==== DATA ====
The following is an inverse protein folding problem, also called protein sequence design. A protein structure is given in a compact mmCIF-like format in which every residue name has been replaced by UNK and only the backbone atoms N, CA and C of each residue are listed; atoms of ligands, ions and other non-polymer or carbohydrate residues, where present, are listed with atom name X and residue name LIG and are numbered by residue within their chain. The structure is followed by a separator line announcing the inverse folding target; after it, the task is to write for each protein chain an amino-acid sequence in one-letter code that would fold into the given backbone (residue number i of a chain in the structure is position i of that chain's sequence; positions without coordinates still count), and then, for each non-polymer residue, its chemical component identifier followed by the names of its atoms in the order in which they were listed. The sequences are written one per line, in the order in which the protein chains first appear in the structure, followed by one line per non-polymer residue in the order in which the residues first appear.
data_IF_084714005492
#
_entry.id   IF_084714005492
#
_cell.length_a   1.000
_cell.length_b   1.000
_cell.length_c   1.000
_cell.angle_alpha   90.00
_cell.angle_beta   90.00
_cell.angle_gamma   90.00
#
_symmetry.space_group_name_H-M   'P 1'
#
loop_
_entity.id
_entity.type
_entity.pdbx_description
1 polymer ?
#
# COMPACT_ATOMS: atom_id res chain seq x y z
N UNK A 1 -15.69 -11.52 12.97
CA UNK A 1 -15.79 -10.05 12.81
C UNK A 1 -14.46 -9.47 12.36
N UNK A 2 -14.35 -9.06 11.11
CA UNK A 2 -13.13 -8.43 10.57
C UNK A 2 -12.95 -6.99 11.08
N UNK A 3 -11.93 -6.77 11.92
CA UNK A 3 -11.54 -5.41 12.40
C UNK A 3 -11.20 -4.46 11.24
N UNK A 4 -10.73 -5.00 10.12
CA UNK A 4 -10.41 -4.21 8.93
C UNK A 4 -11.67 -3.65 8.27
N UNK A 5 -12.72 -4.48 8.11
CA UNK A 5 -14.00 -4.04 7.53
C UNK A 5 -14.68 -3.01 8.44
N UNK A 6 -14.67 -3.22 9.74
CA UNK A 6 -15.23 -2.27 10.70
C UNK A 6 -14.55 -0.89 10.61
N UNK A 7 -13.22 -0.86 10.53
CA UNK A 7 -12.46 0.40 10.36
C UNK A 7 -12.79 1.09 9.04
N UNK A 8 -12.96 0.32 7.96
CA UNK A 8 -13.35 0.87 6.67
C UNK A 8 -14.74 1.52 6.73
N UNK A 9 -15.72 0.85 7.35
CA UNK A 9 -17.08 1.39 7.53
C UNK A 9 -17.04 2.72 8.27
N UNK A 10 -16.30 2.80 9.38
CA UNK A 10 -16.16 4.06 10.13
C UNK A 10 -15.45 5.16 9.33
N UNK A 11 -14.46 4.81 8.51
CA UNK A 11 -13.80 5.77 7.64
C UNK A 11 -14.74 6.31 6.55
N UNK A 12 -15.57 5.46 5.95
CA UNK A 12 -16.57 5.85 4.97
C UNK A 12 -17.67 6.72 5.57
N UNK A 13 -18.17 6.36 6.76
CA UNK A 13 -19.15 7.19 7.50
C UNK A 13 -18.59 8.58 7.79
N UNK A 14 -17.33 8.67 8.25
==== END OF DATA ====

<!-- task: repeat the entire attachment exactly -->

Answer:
The following is an inverse protein folding problem, also called protein sequence design. A protein structure is given in a compact mmCIF-like format in which every residue name has been replaced by UNK and only the backbone atoms N, CA and C of each residue are listed; atoms of ligands, ions and other non-polymer or carbohydrate residues, where present, are listed with atom name X and residue name LIG and are numbered by residue within their chain. The structure is followed by a separator line announcing the inverse folding target; after it, the task is to write for each protein chain an amino-acid sequence in one-letter code that would fold into the given backbone (residue number i of a chain in the structure is position i of that chain's sequence; positions without coordinates still count), and then, for each non-polymer residue, its chemical component identifier followed by the names of its atoms in the order in which they were listed. The sequences are written one per line, in the order in which the protein chains first appear in the structure, followed by one line per non-polymer residue in the order in which the residues first appear.
data_IF_084714005492
#
_entry.id   IF_084714005492
#
_cell.length_a   1.000
_cell.length_b   1.000
_cell.length_c   1.000
_cell.angle_alpha   90.00
_cell.angle_beta   90.00
_cell.angle_gamma   90.00
#
_symmetry.space_group_name_H-M   'P 1'
#
loop_
_entity.id
_entity.type
_entity.pdbx_description
1 polymer ?
#
# COMPACT_ATOMS: atom_id res chain seq x y z
N UNK A 1 -15.69 -11.52 12.97
CA UNK A 1 -15.79 -10.05 12.81
C UNK A 1 -14.46 -9.47 12.36
N UNK A 2 -14.35 -9.06 11.11
CA UNK A 2 -13.13 -8.43 10.57
C UNK A 2 -12.95 -6.99 11.08
N UNK A 3 -11.93 -6.77 11.92
CA UNK A 3 -11.54 -5.41 12.40
C UNK A 3 -11.20 -4.46 11.24
N UNK A 4 -10.73 -5.00 10.12
CA UNK A 4 -10.41 -4.21 8.93
C UNK A 4 -11.67 -3.65 8.27
N UNK A 5 -12.72 -4.48 8.11
CA UNK A 5 -14.00 -4.04 7.53
C UNK A 5 -14.68 -3.01 8.44
N UNK A 6 -14.67 -3.22 9.74
CA UNK A 6 -15.23 -2.27 10.70
C UNK A 6 -14.55 -0.89 10.61
N UNK A 7 -13.22 -0.86 10.53
CA UNK A 7 -12.46 0.40 10.36
C UNK A 7 -12.79 1.09 9.04
N UNK A 8 -12.96 0.32 7.96
CA UNK A 8 -13.35 0.87 6.67
C UNK A 8 -14.74 1.52 6.73
N UNK A 9 -15.72 0.85 7.35
CA UNK A 9 -17.08 1.39 7.53
C UNK A 9 -17.04 2.72 8.27
N UNK A 10 -16.30 2.80 9.38
CA UNK A 10 -16.16 4.06 10.13
C UNK A 10 -15.45 5.16 9.33
N UNK A 11 -14.46 4.81 8.51
CA UNK A 11 -13.80 5.77 7.64
C UNK A 11 -14.74 6.31 6.55
N UNK A 12 -15.57 5.46 5.95
CA UNK A 12 -16.57 5.85 4.97
C UNK A 12 -17.67 6.72 5.57
N UNK A 13 -18.17 6.36 6.76
CA UNK A 13 -19.15 7.19 7.50
C UNK A 13 -18.59 8.58 7.79
N UNK A 14 -17.33 8.67 8.25